New Jerseyans Join Protest Against War

CourierPostOnline — Monday, October 29, 2007

Courier-Post Staff


Adverse weather doesn't keep American troops in Iraq from completing their missions and it didn't keep protesters here from rallying to bring them home.

About 150 people stood in the rain in front of the Walt Whitman Arts Center in Camden on Saturday morning to participate in an anti-war rally that started in South Jersey and ended in Philadelphia. It was part of a nationwide "Day of Mobilization to End the War in Iraq."

"We're not just sunshine peace lovers," said the Rev. Robert Moore, executive director of the Princeton-based Coalition for Peace Action. "The troops in Iraq have it a lot harder than us."

Holding signs that read "Enough! Bring the troops home now!" and "Get out of Iraq" and "Not one more death dollar now," protesters hopped on the train in Trenton at roughly 9 a.m. and headed to Camden.

When the rain picked up, the crowd moved inside the arts center, where representatives of various community groups spoke.

"Bush's priorities are completely backward," said Jim Walsh, of New Jersey Citizen Action. "He's spending billions of dollars on the war and vetoing health care for children."

"Why are we spending so much money outside the United States?" asked Mary Cortes, of Camden. "We have saved countries, now it's time we save our own people."

As of Saturday, the war in Iraq has claimed the lives of 3,840 Americans, according to the U.S. Department of Defense.

Next year, about 3,200 New Jersey soldiers are scheduled to be deployed to Iraq and Afghanistan. The deployment, which Maj. Gen. Glenn Rieth announced on Oct. 18, is the largest in New Jersey National Guard history, representing about half of the state's 6,200 soldiers.

"It was an illegal, immoral and unnecessary war from the start," Moore said. "We opposed it before it started and we oppose it now. They deceived us. They said there were weapons of mass destruction. Dick Cheney said he knew exactly where they were and they weren't there."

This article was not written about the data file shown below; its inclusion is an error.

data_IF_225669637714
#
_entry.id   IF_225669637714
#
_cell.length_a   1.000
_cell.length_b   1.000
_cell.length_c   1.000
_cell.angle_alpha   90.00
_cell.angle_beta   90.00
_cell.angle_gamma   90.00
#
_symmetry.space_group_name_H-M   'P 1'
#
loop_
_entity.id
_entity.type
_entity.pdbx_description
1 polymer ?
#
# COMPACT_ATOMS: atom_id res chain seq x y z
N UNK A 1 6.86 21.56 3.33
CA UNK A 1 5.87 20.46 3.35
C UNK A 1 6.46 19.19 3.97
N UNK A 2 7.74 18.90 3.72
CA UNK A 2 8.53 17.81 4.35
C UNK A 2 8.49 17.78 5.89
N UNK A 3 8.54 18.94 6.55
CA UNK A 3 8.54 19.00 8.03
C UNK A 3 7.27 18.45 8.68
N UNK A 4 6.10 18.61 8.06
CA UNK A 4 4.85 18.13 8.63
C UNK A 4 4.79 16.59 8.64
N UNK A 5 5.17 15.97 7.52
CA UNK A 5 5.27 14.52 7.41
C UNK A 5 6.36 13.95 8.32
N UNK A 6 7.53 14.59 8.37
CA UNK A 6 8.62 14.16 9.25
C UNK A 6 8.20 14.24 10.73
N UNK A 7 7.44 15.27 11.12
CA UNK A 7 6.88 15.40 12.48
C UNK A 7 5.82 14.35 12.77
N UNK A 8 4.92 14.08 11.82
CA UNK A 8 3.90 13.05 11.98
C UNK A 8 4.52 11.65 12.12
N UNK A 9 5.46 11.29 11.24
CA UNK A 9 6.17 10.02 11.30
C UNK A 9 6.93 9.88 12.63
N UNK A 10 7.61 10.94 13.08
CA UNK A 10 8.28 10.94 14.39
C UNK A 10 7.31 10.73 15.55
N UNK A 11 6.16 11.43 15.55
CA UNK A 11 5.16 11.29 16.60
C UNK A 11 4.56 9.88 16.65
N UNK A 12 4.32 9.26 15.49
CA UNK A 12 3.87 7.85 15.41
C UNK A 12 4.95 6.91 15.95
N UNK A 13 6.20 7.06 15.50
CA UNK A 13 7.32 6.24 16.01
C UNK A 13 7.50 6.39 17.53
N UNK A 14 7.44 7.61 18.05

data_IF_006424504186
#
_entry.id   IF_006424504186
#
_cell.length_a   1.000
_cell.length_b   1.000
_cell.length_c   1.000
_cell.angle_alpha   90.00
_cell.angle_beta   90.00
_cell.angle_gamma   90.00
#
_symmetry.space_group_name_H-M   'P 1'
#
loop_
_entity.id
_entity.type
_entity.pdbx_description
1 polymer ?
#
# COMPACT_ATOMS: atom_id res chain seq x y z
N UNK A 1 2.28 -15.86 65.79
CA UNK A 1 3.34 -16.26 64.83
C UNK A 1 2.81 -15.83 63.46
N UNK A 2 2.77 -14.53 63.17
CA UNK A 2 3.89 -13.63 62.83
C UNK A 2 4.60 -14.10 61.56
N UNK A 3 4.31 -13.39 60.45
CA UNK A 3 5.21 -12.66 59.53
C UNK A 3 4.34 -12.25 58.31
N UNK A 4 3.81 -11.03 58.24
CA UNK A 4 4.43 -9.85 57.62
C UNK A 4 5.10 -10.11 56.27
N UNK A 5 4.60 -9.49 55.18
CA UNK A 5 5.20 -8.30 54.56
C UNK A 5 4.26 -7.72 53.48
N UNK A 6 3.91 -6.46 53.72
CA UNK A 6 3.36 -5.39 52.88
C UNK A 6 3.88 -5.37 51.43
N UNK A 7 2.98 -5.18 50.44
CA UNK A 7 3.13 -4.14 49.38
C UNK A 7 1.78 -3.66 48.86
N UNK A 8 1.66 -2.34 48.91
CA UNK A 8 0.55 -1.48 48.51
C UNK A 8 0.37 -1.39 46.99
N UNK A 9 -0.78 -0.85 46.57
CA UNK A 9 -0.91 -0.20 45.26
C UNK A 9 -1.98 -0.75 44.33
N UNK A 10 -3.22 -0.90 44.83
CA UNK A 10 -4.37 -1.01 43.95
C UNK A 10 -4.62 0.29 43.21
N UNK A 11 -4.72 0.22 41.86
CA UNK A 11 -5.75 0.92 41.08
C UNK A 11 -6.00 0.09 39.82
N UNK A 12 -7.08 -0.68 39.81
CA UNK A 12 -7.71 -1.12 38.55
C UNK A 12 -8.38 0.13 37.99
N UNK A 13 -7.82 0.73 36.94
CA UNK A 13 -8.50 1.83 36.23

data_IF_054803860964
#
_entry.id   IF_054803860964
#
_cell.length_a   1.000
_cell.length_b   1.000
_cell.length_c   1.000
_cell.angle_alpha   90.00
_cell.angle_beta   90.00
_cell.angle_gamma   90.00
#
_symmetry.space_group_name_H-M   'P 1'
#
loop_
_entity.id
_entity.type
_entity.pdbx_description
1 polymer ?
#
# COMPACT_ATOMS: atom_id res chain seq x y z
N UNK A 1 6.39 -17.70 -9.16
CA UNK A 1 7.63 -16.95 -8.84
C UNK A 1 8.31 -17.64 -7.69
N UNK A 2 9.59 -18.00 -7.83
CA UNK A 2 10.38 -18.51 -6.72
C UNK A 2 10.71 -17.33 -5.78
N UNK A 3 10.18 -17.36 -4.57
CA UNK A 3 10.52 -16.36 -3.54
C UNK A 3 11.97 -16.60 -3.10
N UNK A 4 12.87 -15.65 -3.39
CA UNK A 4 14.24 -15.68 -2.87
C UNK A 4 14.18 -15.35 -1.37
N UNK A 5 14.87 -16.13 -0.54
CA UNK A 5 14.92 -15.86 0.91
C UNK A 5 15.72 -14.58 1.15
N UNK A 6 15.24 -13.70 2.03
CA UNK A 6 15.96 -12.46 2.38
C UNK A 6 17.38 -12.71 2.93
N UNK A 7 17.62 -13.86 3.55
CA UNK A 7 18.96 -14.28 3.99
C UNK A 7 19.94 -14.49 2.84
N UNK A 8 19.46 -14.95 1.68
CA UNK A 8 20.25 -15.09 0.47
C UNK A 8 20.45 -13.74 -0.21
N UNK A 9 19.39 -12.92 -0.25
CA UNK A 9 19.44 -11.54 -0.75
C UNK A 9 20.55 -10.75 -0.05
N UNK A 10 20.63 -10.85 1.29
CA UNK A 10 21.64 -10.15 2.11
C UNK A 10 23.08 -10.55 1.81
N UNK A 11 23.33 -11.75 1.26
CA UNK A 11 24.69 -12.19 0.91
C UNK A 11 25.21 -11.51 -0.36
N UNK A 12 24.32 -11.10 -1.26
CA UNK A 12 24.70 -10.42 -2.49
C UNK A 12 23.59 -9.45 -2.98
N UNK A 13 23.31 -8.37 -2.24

After the Camden rally, the group headed to Independence Mall in Philadelphia to join the peace festival there. The plan was to walk across the Benjamin Franklin Bridge, but the heavy rain forced protesters to drive or take public transportation.

Cherry Hill High School East students Sarah Harris and John Harrell, both 17, were among the South Jersey residents who headed to the Philadelphia protest, one of several held nationwide on Saturday.

"We fully believe in this movement," Harris said.

"This war, it's always been wrong and I want it to end," added Harrell.

The war is the main reason Chris Altomari of Lawrenceville will no longer vote for Republicans.

"I used to vote for the issues, the party didn't matter," said Altomari, a registered Democrat. "I'm to the point now where I'm ready to pull that Democratic lever. I will not vote for a Republican."

Her cousin Jean Sorrells, of Upper Freehold, said she was so dissatisfied with President Bush's policy decisions she switched parties in 2004.

Vincent DeSantis, a soldier from Bristol, Pa., said what he saw in Iraq during the year he was there convinced him it's time to end the war.

"I see all that waste over there," said DeSantis, who returned in June. "The war out there is over. We need to leave. They have a military, a government, they have everything that they need now."

Top Top | NJCA in the News | NJCA Homepage